Cherish your own personal ‘God time’. Make sure you spend time alone with God. You need moments of reading the Bible, journaling or praying just between you and God. Since God is your ultimate love, it is good to have that time alone with Him.
- Keep in mind the reality that God is real.
While having a special someone can bring great happiness in this world, realizing the eternally wonderful nature of God’s love is something you do not want to miss. God is real. His love is real. God is love. Realize that God is working in your life right now. His forgiveness is real and His promises are real. Give the love God has given you to your boyfriend or girlfriend. God’s love is perfect. Let Christ’s love reign in your dating relationship. Let the love you have for each other be a banner to the world displaying God’s goodness. Remember though, “You are not your own, you were bought at a price” – therefore God must reign in your relationships. We are called to be holy, because He is holy. We might very well have to “honor father and mother, wife and children, brothers and sisters–yes, even own life–“; our dating relationships are no exception. Remember, as C.S. Lewis has said, that love that becomes a god, becomes a demon. Submit all your love, therefore, to the one that is Love, and He, like a gardener, shall prune our loves which are so fickle and temporary by nature, into beautiful gardens which we may share with all our relationships including our dating relationships.
How do I deal with being single?
Being single is a time to reflect upon what is it is that makes you happy, what you can do to improve upon yourself. Right now might not be the time to be with someone, because deep down inside you have to learn how to work on you, love you first in order to love someone else. Do what makes you happy, find yourself, think about the future, what goals you wish to seek, think about yourself, and when feeling discouraged, pray. Being single can bring you closer to God, as you’ll have more time to work on your relationship with Him.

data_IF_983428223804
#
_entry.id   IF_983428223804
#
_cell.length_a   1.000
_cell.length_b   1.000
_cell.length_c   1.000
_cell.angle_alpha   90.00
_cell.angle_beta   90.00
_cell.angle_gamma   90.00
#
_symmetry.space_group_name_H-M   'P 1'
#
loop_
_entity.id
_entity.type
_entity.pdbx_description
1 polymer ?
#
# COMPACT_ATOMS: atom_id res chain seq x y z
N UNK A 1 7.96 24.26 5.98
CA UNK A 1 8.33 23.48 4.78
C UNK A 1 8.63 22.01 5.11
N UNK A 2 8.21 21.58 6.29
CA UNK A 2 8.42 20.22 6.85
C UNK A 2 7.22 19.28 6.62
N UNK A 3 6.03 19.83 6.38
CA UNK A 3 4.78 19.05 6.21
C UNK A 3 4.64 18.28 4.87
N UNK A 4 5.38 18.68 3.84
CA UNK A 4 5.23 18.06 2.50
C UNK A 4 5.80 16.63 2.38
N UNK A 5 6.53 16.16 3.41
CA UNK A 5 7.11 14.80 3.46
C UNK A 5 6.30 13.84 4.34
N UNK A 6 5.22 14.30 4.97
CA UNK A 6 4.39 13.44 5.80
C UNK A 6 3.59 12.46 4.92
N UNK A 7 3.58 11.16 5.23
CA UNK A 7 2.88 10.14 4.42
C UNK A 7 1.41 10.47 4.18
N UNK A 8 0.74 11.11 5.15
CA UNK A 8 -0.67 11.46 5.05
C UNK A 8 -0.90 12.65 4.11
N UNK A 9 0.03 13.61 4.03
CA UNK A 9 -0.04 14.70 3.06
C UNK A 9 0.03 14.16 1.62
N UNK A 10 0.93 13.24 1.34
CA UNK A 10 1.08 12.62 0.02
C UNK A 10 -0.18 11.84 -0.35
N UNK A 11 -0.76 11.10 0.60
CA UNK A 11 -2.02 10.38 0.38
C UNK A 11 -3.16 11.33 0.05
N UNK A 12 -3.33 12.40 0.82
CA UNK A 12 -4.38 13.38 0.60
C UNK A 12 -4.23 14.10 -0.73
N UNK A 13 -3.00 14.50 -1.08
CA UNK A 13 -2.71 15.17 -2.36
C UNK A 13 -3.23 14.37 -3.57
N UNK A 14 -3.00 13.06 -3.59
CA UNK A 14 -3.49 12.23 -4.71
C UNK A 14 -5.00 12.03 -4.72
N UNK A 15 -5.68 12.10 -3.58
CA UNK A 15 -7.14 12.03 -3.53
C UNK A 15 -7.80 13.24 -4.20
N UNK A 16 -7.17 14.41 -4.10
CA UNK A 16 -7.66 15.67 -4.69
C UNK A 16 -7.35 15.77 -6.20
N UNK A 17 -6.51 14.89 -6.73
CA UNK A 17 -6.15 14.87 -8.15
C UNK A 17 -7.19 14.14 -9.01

I have a girlfriend and we had sex before I accepted Jesus Christ into my life. Can we marry, as we’ve agreed to abstain from sex until after marriage?
Getting married is a big deal and a lifelong commitment, so don’t marry just so you can have sex again. If you love her and you’re absolutely serious about making this commitment, then of course you can marry her.
I’m dating a guy that believes sex makes us intimate. I have tried talking him out of it, but it’s not working. What should I do?
If he loves you, then he will listen to you and respect your wishes. Intimacy can be gained in plenty of ways besides sex — laying and talking together, walking and holding hands, or just being together can all build intimacy. Sex is easy, but intimacy is harder. Let him know that you will not change your mind about this, but that you would like to practice building intimacy with some other methods.
Is it OK for Christians to have crushes on each other?
Definitely. It’s just part of human nature.
Should a Christian guy pursue a girl he really likes?
Yes. Christians believe in marriage, so pursuing a girl you really like is the first step to that end.
How do I deal with emotions and sexual feelings when dating a Christian guy?
Just make sure that you don’t push things further than he is ready for, as Christianity supports abstinence up until marriage, and then only with your spouse. As for emotions, open and honest communication is always best.
Is it only about a girl’s outer beauty?
Although looks are what draw people to each other initially, it is personality that keeps them interested.
What do I do in a relationship when I feel that I’m being pushed away?